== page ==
In part one, we discussed how one of the biggest dietary mistakes is not which diet you choose but not knowing that you may not metabolize one of the essential macronutrients. We also discussed how eating a lot of glycemic carbohydrates causes inflammation and the damage it causes to the artery walls. 


This time, we discussed another big dietary mistake. Outside of smoking and aging, obesity may be the most significant single impact on our health. 

Diet is such a considerable debate, and it deserves to be. It’s a huge thing. It’s probably one of the top three priorities in terms of health. I did a video on the potato mono diet. Penn Jillette lost a hundred pounds on it. One of the viewers said, “I can’t believe you talked about that diet”; It is not about the diet itself; if it helped Penn Jillette lose a hundred pounds, I care a lot less about what he ate to get there. He is much healthier at a hundred pounds less. 



You might remember Mr. Washington, who used to be the poster child of the New York Times article about how heart attack is coming back; he died at age 49, he didn’t look that heavy, but he was heavy enough to have some issues.

So, are we talking about weight or diet? There is a lot of debate about whether it is better to do paleo, vegan, keto, or other diets and supplements. Meanwhile, we are getting fatter. Below you will find the 2011 CDC’S obesity map; the redder the state, the higher rate of obesity, and below it, the 2020 map, which shows how the obesity rate has increased.




As you can see, I’m linking obesity to dietary mistakes; this comes from my experience as a prevention doctor. I’ve seen thousands of patients and supervised thousands of doctors, internists, family practitioners, ER docs, and others. This is also why the second-biggest dietary mistake is that there is not enough focus on BMI (Body Mass Index) and fat mass.

Here’s an article from CNN. It talks about BMI. It says the average BMI is increasing between 1999- 2000 up to 2015-2016.  There was a significant increase in the BMI of your typical adult. The average weight of American men in 2015 was 198 pounds; for women, it was 170.6; This is up from 190 pounds.  There is a 10-pound weight gain for men, about 5%, and a 4-pound weight gain for women.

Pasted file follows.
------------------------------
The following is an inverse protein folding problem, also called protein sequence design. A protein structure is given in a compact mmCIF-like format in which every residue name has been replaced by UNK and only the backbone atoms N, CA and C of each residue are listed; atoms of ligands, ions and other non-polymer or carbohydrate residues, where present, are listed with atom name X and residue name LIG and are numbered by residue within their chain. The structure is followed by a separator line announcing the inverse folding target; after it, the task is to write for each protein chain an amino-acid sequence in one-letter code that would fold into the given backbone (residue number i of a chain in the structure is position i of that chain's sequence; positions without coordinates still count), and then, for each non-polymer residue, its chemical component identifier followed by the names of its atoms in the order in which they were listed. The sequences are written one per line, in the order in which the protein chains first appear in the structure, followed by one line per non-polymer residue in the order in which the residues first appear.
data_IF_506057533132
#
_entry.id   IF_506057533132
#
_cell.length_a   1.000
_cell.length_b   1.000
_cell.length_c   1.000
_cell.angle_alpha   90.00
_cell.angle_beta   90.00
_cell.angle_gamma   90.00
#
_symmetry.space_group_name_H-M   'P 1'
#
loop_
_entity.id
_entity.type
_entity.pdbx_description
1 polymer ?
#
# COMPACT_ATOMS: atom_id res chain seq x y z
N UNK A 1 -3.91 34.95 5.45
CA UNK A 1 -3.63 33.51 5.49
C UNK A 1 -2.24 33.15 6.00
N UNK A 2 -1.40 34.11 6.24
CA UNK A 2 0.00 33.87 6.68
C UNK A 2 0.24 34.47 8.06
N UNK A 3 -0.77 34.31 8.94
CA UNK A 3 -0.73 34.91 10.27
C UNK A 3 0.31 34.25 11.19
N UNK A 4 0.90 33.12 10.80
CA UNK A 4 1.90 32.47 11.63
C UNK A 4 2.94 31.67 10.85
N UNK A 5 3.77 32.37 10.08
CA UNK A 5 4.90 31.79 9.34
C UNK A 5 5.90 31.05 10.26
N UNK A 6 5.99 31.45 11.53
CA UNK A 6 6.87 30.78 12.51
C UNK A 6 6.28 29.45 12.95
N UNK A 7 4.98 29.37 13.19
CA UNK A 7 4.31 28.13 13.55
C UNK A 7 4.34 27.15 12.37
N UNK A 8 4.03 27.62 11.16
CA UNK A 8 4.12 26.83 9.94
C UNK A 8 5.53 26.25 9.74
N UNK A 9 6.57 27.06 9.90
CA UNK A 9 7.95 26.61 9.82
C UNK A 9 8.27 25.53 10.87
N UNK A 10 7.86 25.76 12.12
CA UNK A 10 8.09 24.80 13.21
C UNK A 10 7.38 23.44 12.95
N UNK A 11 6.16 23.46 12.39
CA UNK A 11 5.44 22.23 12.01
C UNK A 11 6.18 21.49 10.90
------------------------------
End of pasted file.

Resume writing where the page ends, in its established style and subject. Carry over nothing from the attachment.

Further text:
It may sound like that’s not much. I gain 5 pounds all the time. Multiply 5 pounds times how many people are in America, 300 million, that’s a lot of pounds.

Next, this article goes into a lot of detail about BMI; however, BMI doesn’t differentiate muscle from fat mass; in the article, there is no mention of fat mass and its influence on cardiovascular health, so let’s talk about that.

The following concept can explain the problem with accumulating fat mass: “Adipokines Mediate Inflammation and Insulin Resistance.” 

What are adipokines? Adipokines are biochemical indicators. They cause cardiovascular inflammation and insulin resistance. Leptin is the most well-known; it is also called the satiety hormone.



The problem with adipokines is their relationship with insulin resistance and inflammation; therefore, It doesn’t matter if you’re on a keto, vegan, or paleo diet; if you are gaining fat, you are gaining adipokines and promoting insulin resistance and cardiovascular inflammation. 

There’s a lot of information in science- both popular science and more profound science- about how we get fat and what to do about it. A few authors worth reading on this topic are Gary Taubes, Robert Lustig, David Ludwig, Jason Fung, and Valter Longo. 

In conclusion, the biggest dietary mistakes are not related to what diet you prefer but how many macronutrients and body fat you acquire in excess, promoting insulin resistance, inflammation, and increased cardiovascular risk.  





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